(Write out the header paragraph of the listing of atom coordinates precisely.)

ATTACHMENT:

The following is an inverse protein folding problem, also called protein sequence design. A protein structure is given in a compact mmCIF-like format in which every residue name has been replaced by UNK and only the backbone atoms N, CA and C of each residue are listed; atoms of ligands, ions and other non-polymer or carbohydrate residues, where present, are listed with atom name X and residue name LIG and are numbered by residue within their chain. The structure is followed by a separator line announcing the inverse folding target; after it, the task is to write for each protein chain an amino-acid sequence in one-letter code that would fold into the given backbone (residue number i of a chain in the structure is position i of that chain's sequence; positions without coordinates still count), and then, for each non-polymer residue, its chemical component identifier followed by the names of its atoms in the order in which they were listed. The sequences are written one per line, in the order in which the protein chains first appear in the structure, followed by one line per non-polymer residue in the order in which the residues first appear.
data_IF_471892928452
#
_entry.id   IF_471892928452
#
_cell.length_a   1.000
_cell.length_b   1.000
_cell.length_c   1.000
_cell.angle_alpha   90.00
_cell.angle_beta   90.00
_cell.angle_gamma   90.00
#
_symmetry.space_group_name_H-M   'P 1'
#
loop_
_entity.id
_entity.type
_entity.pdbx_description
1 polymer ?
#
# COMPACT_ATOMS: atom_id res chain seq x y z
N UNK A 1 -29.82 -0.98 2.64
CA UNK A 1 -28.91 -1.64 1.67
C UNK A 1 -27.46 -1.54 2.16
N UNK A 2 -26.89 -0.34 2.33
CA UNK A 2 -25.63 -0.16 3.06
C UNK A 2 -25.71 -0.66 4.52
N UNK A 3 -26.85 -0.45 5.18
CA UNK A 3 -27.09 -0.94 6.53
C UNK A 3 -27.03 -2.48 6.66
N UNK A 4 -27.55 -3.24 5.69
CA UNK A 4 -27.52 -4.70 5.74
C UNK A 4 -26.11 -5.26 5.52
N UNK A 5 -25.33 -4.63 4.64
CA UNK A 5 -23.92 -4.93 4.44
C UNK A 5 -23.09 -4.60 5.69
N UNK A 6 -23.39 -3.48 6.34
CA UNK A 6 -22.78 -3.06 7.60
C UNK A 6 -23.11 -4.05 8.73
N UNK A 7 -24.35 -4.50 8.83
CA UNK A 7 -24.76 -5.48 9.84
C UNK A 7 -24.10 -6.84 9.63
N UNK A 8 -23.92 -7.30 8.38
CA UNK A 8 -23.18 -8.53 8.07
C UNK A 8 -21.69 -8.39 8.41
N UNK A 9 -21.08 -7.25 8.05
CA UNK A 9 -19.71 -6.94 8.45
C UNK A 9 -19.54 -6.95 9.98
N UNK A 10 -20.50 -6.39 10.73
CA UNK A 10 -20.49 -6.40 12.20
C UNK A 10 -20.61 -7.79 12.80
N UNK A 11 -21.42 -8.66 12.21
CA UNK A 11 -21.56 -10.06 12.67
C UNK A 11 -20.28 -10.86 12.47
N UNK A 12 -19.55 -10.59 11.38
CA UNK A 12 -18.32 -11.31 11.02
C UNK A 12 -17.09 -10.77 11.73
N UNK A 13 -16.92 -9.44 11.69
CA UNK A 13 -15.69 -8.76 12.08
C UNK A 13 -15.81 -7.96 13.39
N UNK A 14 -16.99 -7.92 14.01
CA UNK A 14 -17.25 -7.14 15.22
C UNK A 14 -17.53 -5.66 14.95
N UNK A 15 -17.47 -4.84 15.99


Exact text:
The following is an inverse protein folding problem, also called protein sequence design. A protein structure is given in a compact mmCIF-like format in which every residue name has been replaced by UNK and only the backbone atoms N, CA and C of each residue are listed; atoms of ligands, ions and other non-polymer or carbohydrate residues, where present, are listed with atom name X and residue name LIG and are numbered by residue within their chain. The structure is followed by a separator line announcing the inverse folding target; after it, the task is to write for each protein chain an amino-acid sequence in one-letter code that would fold into the given backbone (residue number i of a chain in the structure is position i of that chain's sequence; positions without coordinates still count), and then, for each non-polymer residue, its chemical component identifier followed by the names of its atoms in the order in which they were listed. The sequences are written one per line, in the order in which the protein chains first appear in the structure, followed by one line per non-polymer residue in the order in which the residues first appear.